USA TODAY? February 1, 2006
By Michael A. Schwarz
At age 4, Mika Stump was abandoned by her birth mother in New York City's Penn Station. Brought up in a foster home, she knew nothing of her African-American roots, she says, other than, "I was black."
But a DNA test she took recently showed strong similarities between Stump's genetic code and the Mende and Temne people of Sierra Leone, in Africa.
Now, "I have a place where I can go back and say, 'This is who I am; this is my home,' " says Stump, 34, a homemaker and mother of six in Basalt, Colo. "That's something I never, ever expected to say."
As the descendants of slaves, black Americans have long faced huge obstacles to researching their family histories. However, advances in the use of DNA ? the cellular acid that determines physical characteristics and is inherited from one's parents ? are allowing African-Americans to connect with previously unknown ancestors. (Related item: Genetic genealogy's price tag)
Some are using DNA to test the oral traditions that African-American families have relied on to transmit their histories. And in a 21st-century update of Alex Haley's 1976 novel Roots, others are seeking to match their DNA to the ethnic groups in Africa to which their ancestors might have belonged.
For black Americans, however, there are some drawbacks. DNA evidence has confirmed some family stories but debunked many others. For example, most of the nine black celebrities who underwent genetic testing for the PBS documentary African American Lives believed they were part Native American.
One of those tested, Oprah Winfrey, 52, says on the program that to many African-Americans in her generation, being "a little Indian" was desirable. The two-part documentary, which began running this week, says genetic testing revealed that only two of the nine celebrities tested ? Winfrey and comedian-actor Chris Tucker ? likely had Native American ancestors.
The new wave of genealogical testing also has reopened one of America's ugliest wounds by confirming with science what historians have contended for generations: In slavery times and beyond, large numbers of black women were impregnated by white slave owners or other white men in positions of power.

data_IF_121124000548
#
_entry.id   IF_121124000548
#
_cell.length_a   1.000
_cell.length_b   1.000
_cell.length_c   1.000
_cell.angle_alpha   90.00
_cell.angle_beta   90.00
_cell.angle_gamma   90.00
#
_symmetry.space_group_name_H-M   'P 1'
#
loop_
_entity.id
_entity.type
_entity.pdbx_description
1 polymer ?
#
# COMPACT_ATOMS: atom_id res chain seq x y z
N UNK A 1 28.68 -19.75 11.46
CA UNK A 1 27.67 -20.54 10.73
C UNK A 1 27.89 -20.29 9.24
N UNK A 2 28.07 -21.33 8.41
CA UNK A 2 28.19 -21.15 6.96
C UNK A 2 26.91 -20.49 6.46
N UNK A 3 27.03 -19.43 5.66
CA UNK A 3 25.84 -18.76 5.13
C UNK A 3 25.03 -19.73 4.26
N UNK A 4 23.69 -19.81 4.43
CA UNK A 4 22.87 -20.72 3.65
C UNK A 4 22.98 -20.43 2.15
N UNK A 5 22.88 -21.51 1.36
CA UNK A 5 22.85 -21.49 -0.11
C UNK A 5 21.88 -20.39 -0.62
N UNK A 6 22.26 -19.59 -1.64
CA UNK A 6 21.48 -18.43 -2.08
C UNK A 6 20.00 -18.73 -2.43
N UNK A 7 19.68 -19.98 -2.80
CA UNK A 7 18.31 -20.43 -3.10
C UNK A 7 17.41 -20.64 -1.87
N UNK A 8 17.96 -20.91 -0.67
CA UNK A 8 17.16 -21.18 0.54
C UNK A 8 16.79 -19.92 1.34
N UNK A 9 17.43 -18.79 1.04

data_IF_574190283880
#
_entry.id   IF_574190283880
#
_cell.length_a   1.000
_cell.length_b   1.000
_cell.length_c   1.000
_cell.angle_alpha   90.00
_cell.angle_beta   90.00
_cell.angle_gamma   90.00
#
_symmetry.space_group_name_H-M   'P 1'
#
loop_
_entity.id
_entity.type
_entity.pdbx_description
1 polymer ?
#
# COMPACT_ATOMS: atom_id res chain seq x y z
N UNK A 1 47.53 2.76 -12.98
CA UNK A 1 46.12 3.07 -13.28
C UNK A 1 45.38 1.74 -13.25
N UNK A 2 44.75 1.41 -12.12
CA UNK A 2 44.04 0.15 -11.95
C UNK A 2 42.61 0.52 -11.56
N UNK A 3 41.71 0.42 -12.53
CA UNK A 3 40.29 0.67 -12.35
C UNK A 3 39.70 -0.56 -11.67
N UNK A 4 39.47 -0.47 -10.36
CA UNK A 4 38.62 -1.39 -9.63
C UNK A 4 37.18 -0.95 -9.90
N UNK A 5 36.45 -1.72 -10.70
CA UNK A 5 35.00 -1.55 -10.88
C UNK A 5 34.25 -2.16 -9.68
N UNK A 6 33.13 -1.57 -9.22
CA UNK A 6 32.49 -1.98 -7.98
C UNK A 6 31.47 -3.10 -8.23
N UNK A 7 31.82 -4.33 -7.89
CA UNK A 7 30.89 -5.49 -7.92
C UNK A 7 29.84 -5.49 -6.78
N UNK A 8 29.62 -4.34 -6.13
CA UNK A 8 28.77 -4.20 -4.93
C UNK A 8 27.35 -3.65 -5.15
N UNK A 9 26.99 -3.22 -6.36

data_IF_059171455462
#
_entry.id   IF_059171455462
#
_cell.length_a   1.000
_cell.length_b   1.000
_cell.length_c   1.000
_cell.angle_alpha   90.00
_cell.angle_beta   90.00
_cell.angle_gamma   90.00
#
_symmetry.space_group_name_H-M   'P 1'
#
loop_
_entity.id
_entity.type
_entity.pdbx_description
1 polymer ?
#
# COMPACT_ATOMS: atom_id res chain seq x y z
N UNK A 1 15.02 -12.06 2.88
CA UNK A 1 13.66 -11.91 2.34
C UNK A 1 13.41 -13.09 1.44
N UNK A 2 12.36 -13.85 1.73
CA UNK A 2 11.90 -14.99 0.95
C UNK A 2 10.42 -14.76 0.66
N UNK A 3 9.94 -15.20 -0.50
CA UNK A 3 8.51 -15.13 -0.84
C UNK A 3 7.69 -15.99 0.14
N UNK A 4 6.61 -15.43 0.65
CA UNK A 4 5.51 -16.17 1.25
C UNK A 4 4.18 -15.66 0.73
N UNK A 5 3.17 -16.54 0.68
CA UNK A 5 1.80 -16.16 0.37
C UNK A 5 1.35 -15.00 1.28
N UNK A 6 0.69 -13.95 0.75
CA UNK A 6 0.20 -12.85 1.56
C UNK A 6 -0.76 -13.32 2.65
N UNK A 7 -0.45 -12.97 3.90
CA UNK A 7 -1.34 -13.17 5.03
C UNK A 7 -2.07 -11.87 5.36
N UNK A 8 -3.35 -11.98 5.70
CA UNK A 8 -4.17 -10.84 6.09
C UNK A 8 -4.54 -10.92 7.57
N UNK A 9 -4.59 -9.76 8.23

About 30% of black Americans who take DNA tests to determine their African lineage prove to be descended from Europeans on their father's side, says Rick Kittles, scientific director of African Ancestry, a Washington, D.C., company that began offering the tests in 2003. Almost all black Americans whom Kittles has tested descended from African women, he says.
That's partly why genetic genealogy is "not for the faint-hearted," says Melvyn Gillette, a member of the African American Genealogical Society of Northern California and a longtime family researcher.
"Before you go opening any door, you need to ask, 'Am I really ready for what might be behind it?' " Gillette says. "Not everyone is."
Tracing patterns, finding links
Each person's DNA is unique, but some DNA patterns remain relatively unchanged within families as well as within ethnic and geographical groups. Genetic genealogy tracks those types of DNA.
One test examines markers of DNA on the Y chromosome, which passes virtually unchanged from fathers to sons. Another test uses mitochondrial DNA, which children of both sexes get from their mothers.
Such tests allow DNA researchers to go back in time to confirm paternal and maternal lines, or to debunk them. By tracing tiny DNA mutations, researchers can link a living donor to a group in Africa that shares those DNA patterns.
A separate test analyzes inherited mutations to estimate an individual's ethnic makeup: European, African, East Asian, Native American or a combination.
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